Taking the crisis by the horns: dairy farmers of Estonia go high tech

Siiri Liiva
, reporter
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Photo: Dmitri Kotjuh / Järva Teataja

As dairy cattle owners the world over are faced with tough times, several Estonian farms such as Väätsa Agro are of the opinion that high tech is the sole way of survival.  

«What we already do differently than other farms – we are heating quite a large office area and the milking carousel with heat from the milk,» said Margus Muld of Trigon Dairy Farming Estonia, owner of Väätsa Agro since 2012.

Otherwise, the dairy farm would have to spend twice the energy. First, the 35 degree Celsius milk needs to be cooled to four or five degrees for at that the dairy industry will receive it. Secondly, the farm needs to heat its offices.  

«Now, at one cooling we separate the heat and lead it to water which we use to heat the facilities, and to water boilers as pre-heated water,» said Mr Muld.

While direct energy economy depends on season of the year, since mid-2014 they assess about €40,000 – €50,000 save a year. At that, Väätsa Agro super-farm is Estonia’s larger at 2,200 dairy cows and featuring a leading European milking carousel able to hold 80 cows at a time.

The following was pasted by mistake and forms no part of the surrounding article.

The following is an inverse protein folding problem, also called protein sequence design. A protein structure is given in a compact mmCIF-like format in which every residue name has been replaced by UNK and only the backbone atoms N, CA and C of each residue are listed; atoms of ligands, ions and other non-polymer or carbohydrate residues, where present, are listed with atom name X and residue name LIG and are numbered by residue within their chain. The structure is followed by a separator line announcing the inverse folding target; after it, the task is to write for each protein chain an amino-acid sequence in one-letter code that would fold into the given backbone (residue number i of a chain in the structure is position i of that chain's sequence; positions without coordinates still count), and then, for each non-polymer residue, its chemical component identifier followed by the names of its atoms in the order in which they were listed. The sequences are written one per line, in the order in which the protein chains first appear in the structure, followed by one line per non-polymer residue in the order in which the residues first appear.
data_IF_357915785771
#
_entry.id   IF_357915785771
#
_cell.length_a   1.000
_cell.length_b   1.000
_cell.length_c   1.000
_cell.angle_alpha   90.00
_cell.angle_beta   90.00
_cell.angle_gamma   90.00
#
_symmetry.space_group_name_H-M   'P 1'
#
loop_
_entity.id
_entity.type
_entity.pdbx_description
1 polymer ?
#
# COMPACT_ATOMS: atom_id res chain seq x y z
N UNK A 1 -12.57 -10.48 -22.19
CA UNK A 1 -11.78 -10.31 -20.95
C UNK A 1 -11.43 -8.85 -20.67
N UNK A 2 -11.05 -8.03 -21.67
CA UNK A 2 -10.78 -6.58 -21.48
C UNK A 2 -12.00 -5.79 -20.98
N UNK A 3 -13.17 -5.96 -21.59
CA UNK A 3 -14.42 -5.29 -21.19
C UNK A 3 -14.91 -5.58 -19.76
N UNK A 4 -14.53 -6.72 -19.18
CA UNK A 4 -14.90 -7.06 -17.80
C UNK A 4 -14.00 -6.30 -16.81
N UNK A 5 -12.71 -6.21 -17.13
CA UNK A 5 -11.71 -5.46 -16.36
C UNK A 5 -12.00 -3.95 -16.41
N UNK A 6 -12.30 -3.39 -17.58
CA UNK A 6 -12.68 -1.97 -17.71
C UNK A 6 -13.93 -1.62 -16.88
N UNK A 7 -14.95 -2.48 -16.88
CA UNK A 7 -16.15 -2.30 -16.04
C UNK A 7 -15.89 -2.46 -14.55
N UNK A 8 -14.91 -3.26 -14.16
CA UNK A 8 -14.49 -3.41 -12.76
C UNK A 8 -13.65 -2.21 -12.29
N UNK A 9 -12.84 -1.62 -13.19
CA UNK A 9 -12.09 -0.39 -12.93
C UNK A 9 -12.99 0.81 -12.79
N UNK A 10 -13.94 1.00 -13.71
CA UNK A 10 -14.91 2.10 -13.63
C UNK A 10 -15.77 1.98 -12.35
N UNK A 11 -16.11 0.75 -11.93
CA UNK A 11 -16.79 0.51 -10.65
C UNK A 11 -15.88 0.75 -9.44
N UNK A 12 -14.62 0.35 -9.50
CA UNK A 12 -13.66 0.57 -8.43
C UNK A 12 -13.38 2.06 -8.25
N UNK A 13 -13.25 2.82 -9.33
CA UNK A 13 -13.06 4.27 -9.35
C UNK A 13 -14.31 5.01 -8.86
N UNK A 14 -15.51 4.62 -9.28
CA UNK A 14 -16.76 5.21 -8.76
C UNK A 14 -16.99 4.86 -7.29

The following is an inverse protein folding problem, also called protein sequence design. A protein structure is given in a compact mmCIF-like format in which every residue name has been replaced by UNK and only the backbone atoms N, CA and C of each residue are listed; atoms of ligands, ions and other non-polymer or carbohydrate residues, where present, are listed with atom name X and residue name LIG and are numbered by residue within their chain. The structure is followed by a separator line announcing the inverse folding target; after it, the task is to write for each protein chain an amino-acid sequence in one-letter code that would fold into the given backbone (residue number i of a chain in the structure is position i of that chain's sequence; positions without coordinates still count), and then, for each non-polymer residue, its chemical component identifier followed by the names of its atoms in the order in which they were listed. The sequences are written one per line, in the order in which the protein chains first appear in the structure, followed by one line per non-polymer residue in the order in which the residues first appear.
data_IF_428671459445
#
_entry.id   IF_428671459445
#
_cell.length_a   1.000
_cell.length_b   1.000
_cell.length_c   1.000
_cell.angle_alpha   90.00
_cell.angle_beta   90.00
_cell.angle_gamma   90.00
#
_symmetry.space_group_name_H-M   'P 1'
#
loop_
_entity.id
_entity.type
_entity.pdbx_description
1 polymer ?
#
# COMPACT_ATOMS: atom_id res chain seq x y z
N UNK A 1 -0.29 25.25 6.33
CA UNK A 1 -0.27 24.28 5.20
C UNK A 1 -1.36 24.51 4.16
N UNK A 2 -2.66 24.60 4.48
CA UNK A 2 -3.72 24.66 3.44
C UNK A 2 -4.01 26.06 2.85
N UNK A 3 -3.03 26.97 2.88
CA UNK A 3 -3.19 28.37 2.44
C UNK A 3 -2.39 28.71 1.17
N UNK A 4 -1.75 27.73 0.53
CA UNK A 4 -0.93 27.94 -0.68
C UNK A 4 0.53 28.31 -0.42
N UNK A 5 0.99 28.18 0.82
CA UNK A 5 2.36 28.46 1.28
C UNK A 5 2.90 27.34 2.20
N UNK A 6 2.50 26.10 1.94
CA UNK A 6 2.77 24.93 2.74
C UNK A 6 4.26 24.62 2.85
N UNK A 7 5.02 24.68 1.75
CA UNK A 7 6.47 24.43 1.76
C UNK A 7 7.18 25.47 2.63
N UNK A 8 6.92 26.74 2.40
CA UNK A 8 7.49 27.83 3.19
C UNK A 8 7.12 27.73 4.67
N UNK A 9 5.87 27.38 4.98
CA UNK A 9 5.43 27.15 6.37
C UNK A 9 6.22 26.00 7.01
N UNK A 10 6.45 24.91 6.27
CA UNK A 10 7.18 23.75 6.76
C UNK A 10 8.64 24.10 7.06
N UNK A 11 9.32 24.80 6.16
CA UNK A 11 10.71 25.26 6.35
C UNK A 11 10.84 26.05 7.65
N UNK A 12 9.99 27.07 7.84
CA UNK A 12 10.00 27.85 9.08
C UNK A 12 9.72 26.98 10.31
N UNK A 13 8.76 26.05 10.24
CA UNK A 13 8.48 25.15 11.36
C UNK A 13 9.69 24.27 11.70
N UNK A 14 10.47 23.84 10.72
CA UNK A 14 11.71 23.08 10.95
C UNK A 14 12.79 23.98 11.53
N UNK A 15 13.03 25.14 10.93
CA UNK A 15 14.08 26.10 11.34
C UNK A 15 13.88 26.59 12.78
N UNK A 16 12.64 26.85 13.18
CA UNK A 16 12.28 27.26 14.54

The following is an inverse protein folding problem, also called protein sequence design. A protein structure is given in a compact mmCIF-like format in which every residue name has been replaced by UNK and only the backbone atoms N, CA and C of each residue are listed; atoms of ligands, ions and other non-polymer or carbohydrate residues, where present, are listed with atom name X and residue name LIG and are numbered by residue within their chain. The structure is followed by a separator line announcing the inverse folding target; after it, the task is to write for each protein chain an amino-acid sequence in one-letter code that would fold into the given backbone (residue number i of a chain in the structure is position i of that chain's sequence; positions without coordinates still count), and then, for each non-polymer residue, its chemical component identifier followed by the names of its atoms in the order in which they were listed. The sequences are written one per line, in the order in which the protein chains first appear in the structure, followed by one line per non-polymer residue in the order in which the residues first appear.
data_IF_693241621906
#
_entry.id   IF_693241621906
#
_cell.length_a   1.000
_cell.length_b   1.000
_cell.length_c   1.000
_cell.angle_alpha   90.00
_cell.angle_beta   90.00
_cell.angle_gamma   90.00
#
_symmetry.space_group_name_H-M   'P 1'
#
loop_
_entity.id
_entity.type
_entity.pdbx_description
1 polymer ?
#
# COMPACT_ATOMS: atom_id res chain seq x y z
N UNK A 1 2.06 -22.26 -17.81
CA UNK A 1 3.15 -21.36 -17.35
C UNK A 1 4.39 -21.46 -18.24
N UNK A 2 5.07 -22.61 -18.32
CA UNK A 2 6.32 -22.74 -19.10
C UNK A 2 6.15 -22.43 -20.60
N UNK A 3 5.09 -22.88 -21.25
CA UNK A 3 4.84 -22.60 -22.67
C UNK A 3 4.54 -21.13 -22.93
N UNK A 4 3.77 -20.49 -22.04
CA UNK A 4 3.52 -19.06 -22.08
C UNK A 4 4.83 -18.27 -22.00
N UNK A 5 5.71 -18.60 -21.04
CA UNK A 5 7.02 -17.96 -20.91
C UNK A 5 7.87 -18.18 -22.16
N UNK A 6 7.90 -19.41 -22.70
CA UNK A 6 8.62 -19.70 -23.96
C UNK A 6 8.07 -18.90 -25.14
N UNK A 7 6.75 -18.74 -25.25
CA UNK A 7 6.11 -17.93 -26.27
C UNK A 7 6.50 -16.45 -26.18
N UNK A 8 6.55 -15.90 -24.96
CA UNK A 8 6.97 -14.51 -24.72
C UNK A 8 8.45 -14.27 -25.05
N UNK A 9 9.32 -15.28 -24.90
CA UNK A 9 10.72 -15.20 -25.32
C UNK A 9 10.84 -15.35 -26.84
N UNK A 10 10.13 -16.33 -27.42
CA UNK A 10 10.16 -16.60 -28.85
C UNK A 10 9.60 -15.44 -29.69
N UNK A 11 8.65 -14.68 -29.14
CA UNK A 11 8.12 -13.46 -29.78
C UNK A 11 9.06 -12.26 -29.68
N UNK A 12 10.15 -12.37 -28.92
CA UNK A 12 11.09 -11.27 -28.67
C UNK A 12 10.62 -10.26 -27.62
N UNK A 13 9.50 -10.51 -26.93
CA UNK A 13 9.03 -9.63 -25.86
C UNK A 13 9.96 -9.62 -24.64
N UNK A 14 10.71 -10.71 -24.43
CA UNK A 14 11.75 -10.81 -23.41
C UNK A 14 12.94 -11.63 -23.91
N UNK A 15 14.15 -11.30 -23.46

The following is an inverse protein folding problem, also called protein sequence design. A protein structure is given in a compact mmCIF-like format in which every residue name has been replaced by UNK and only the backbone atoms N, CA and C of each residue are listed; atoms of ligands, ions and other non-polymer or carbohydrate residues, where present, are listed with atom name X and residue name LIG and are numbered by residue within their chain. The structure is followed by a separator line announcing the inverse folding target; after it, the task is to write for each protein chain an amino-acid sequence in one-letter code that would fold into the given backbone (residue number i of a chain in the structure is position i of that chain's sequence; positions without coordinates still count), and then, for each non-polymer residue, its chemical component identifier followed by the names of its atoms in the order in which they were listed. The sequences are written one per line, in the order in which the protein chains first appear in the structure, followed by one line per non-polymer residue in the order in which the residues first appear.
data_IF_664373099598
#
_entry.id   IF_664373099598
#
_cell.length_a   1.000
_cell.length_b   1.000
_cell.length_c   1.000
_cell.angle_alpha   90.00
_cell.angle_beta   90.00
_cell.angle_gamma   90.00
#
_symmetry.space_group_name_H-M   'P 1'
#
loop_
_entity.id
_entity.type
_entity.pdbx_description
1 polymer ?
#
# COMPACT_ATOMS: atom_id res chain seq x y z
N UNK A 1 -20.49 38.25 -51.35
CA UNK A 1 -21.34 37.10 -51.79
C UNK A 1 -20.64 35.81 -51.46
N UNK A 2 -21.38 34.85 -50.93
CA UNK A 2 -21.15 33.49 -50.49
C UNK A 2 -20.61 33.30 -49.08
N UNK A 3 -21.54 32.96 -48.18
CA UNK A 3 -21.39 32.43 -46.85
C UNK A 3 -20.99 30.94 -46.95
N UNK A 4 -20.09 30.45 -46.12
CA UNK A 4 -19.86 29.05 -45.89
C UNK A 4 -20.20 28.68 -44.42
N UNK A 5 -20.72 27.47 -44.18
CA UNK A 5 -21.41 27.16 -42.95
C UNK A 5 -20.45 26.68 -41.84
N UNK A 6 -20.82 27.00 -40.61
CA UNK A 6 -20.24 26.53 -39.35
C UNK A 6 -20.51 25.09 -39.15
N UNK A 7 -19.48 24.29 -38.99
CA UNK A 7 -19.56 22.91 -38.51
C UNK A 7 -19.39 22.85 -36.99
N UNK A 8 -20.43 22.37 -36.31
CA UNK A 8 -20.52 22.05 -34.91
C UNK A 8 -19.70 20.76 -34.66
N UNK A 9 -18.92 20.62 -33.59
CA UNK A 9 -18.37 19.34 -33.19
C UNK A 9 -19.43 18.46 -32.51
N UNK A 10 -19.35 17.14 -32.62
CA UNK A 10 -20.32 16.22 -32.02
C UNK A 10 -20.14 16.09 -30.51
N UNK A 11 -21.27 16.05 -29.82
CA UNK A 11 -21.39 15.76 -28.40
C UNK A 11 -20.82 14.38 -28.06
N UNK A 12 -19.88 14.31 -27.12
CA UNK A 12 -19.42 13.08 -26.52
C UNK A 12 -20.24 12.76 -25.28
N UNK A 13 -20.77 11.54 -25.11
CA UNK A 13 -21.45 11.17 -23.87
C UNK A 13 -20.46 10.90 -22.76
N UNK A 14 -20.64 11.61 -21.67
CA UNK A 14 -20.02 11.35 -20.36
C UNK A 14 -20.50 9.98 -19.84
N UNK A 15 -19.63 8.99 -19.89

At the same time, Väätsa Agro employed a unique dung recycling system. «We get 130,000 cubic metres of slurry a year,» said the Trigon Dairy Eesti farms head.

By separation, its liquid and solid parts are divided. The solid part is stored and used as fertiliser on fields come spring. The liquid will be held in two tanks containing 50,000 cubic metres each and will also fertilise the grassland in the springtime.

At that, the solid part is heated at 60–65 degrees during 36 hours and centrifuged to destroy pathogenic bacteria. «Dung from compost will be used as litter for the cows,» he said.

«The system works rather well. At the beginning, we feared what would happen to the cows’ health as manure is laid under them, but nothing happened. Actually, it is better than before,» noted Mr Muld.

Here, Väätsa spares some €6,000 to €7,000 a month by not having to buy in peat or sawdust etc.

And yet, admitted Mr Muld, the high tech savings are not able to totally compete with the low milk price. While the initial idea was to expand the farm to hold 3,300 cows, the ambition is shelved for the time being.

«Milk prices are so low that the minus is big as it is. Should we add cows, it would go deeper still,» he added.

But without the high tech and other investments as paved areas, storages and cow houses renovated – totalling some €11m – it would be way deeper, he went on explaining.